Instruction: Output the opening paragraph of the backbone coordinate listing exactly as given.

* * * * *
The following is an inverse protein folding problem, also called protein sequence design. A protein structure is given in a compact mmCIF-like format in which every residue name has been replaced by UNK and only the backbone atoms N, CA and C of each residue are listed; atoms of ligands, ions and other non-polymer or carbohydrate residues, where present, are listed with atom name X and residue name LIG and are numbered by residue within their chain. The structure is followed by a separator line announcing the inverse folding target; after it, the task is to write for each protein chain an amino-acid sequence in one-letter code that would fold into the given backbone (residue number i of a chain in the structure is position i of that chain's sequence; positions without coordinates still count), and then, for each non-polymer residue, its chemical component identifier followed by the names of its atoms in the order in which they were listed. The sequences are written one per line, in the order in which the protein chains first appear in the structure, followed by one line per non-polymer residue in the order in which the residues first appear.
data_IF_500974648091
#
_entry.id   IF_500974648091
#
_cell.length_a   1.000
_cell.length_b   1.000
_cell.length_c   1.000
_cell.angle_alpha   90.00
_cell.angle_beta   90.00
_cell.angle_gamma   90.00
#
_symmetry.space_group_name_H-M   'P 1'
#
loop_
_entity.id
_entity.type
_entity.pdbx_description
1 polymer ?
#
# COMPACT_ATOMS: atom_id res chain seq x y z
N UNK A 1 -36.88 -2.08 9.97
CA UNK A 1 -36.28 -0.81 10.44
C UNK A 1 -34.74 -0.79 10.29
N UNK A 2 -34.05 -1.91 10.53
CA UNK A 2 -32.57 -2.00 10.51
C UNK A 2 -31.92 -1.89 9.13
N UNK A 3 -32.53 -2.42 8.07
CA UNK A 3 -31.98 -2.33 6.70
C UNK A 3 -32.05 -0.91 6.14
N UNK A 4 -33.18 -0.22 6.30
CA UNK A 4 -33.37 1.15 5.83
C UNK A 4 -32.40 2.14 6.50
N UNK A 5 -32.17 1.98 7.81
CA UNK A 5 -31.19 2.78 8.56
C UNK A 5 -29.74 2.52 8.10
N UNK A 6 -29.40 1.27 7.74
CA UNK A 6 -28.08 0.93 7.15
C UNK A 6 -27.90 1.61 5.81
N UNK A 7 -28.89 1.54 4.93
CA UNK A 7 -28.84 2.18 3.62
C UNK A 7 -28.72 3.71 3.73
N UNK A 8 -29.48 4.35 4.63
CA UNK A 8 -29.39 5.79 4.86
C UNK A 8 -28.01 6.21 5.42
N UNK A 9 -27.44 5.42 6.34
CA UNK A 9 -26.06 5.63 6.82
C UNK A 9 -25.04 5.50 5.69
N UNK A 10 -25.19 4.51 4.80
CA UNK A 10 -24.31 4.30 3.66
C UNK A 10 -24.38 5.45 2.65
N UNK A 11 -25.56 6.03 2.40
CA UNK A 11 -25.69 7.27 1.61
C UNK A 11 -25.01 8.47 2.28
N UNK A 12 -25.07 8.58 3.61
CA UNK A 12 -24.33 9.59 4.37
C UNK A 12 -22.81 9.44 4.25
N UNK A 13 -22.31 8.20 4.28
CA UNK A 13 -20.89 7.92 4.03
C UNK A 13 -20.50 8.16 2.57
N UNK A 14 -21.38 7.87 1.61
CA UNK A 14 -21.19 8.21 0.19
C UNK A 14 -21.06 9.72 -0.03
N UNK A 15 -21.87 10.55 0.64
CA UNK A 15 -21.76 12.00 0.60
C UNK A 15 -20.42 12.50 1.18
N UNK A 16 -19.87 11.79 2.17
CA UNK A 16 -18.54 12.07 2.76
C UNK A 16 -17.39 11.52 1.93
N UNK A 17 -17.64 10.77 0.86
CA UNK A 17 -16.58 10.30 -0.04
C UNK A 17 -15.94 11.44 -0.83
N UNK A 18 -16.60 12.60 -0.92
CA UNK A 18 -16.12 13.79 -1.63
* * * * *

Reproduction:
The following is an inverse protein folding problem, also called protein sequence design. A protein structure is given in a compact mmCIF-like format in which every residue name has been replaced by UNK and only the backbone atoms N, CA and C of each residue are listed; atoms of ligands, ions and other non-polymer or carbohydrate residues, where present, are listed with atom name X and residue name LIG and are numbered by residue within their chain. The structure is followed by a separator line announcing the inverse folding target; after it, the task is to write for each protein chain an amino-acid sequence in one-letter code that would fold into the given backbone (residue number i of a chain in the structure is position i of that chain's sequence; positions without coordinates still count), and then, for each non-polymer residue, its chemical component identifier followed by the names of its atoms in the order in which they were listed. The sequences are written one per line, in the order in which the protein chains first appear in the structure, followed by one line per non-polymer residue in the order in which the residues first appear.